Therefore I would like to ask if there are any tips to prevent the situation that I mentioned? Thank you so much for your help.
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As suggested above, you should try lower volumes and injection speeds. Also, you could aim to the lateral portion of the BLA if leakage into the CeA is your main concern.
Another thing to consider is how you define a "leak"? If you are simply looking at fluorescence intensity with a relatively small magnification then you might mistake labeled axons coming from the BLA as a leak. This is not so trivial to solve with some vectors, if the fluorophore is directly attached to the opsin (and therefore does not fill cells, but rather outlines their membrane). Nevertheless, as a first step, I would suggest staining for NeuN and then using either a confocal or high magnification in a fluorescence microscope (e.g., 20x) to see if it is in fact the CeA somata that are expressing your opsin, or simply a high concentration of opsin-expressing axons from the BLA.
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Surgical lesioning, like thalamotomy, is usually targeted using AC-PC coordinates. Does anyone know of thalamotomy coordinates in MNI space?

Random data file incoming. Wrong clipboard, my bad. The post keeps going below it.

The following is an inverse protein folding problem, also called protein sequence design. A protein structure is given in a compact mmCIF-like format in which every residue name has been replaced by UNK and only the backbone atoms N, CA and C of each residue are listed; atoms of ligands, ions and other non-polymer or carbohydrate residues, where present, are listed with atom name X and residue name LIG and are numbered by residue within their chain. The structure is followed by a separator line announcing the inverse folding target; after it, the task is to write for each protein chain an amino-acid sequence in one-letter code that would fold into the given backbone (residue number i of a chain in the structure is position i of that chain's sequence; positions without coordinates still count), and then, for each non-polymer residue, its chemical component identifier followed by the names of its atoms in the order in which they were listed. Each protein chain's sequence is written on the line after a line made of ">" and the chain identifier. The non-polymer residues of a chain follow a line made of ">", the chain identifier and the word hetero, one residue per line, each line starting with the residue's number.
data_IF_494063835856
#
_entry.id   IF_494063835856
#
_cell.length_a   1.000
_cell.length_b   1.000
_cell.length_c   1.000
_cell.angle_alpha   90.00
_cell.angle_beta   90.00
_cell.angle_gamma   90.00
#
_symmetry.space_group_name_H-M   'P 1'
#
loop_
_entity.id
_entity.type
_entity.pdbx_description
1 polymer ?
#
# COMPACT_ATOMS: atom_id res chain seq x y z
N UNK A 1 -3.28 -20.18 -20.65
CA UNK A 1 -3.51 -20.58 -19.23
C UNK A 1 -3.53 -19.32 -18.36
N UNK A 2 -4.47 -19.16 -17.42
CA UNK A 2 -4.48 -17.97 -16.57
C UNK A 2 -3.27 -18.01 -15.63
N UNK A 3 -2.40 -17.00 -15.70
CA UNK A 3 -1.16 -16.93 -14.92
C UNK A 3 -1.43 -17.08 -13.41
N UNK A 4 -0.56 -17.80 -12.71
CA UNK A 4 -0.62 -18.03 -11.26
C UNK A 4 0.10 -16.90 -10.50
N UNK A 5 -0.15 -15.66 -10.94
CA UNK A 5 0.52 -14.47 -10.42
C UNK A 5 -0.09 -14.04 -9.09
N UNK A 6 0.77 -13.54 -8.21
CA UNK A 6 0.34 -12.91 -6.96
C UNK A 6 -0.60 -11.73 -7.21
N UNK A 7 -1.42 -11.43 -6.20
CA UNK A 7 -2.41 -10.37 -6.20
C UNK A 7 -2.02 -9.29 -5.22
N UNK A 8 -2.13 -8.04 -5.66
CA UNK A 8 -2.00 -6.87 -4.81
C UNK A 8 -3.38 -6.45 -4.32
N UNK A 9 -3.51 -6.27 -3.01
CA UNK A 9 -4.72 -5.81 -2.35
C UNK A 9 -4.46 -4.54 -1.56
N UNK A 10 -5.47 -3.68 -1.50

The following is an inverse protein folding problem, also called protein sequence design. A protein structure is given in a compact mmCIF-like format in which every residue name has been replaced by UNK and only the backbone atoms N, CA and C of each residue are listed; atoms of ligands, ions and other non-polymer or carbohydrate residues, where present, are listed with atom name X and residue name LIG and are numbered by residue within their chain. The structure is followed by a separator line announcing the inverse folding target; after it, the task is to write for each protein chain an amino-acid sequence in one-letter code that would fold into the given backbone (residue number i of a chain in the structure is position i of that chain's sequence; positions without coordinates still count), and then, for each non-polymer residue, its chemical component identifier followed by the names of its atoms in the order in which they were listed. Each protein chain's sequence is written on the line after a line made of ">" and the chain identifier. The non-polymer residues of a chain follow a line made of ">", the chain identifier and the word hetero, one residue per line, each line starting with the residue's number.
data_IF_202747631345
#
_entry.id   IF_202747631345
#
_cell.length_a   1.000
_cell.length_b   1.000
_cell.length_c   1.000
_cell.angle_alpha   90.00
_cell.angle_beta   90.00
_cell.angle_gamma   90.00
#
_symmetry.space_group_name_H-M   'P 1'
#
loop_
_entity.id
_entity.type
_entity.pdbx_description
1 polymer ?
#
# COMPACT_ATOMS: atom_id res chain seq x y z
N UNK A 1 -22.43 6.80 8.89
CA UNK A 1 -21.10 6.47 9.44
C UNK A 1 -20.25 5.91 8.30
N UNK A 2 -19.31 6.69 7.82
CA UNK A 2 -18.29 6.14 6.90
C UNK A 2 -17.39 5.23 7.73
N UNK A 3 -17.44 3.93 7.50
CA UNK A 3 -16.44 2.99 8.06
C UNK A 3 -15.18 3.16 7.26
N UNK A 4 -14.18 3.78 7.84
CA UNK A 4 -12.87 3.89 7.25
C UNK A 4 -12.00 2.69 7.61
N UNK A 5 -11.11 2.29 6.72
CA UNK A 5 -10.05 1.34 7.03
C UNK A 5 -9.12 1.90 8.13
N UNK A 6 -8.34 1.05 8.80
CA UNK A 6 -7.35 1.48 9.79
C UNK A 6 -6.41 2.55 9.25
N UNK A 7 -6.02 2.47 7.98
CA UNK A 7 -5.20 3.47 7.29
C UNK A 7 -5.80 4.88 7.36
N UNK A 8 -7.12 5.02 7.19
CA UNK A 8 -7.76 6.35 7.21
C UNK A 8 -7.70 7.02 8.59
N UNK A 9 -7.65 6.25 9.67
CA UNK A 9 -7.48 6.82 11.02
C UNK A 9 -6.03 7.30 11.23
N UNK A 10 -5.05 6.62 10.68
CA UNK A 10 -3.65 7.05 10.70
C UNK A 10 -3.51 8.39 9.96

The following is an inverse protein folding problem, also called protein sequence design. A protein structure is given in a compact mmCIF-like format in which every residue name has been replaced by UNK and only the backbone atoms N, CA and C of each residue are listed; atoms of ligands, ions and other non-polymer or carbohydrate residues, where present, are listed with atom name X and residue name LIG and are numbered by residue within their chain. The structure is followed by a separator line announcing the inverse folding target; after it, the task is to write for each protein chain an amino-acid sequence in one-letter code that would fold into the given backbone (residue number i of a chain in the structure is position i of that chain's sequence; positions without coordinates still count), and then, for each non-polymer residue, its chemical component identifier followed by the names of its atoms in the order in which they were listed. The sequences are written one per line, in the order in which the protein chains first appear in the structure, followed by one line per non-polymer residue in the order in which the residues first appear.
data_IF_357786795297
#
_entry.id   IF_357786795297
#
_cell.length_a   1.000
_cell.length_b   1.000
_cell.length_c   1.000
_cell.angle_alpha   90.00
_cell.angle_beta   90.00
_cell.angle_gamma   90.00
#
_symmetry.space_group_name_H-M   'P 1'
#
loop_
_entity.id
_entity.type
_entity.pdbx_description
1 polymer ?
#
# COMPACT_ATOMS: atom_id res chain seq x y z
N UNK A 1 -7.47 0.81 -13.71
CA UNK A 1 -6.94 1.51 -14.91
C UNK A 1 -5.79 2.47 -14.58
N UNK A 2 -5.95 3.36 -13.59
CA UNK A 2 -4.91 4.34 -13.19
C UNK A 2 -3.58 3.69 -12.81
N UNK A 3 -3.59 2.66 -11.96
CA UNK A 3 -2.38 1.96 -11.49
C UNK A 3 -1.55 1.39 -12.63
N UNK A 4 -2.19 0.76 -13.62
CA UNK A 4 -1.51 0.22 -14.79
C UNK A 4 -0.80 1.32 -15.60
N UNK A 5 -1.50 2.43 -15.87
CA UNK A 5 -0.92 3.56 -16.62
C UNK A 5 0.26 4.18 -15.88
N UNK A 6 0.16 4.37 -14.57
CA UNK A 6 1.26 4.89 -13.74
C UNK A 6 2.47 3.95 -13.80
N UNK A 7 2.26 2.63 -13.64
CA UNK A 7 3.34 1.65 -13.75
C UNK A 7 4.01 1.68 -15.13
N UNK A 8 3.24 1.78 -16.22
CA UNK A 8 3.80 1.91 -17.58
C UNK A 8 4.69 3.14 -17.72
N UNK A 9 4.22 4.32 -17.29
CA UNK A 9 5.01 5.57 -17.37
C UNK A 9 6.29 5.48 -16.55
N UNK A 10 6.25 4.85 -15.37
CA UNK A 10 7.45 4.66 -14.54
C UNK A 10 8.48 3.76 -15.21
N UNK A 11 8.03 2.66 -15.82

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Bassam Al-Fatly there is a nice online tool which can convert Talairch (AC-centered) coordinates to its MNI equivalent. It can be found here: https://bioimagesuiteweb.github.io/webapp/mni2tal.html
If you don't wish to convert and simply want a commonly used probabilistic MNI ViM location, this paper lists X=13.05, Y= -18.36, Z = -2.01 as a good coordinate to use to target this thalamic nucleus :
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Hi All,
I have been running into a technical issue when I try to cannulate the prelimbic cortex of mice. I find that I am about .1-.2 off from being even (see the attached pictures). I am using bilateral cannula with .8 mm between the tubing. I found coordinates (AP: 1.78, ML: ± 0.4, DV: -1.5) that get me to the right place A/P-wise but my problem is M/L. I am careful with how I place the mouse in the stereotaxic frame and I check bregma and lambda prior to drilling my screw and cannula holes to make sure the brain is level. I suspect I am setting my reference (i.e. bregma) incorrectly but I don't see how. Has anyone experienced this and if so, how did it you fix it?
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What are you using to hold you r bilateral cannula during placement? It appears to me that your cannula is not level when it is placed. One way to check this would be to make sure the Dorsal/Ventral(DV) coordinates are exactly the same on both sides when the cannula touches the skull before drilling holes. If they are off of level by even tenths of a millimeter it can make a HUGE difference in placement. I would also caution you to wait a significant amount of time after dental glue placement, before removing said cannula from the holder as any slight movements before the glue is completely set will cause change in placement.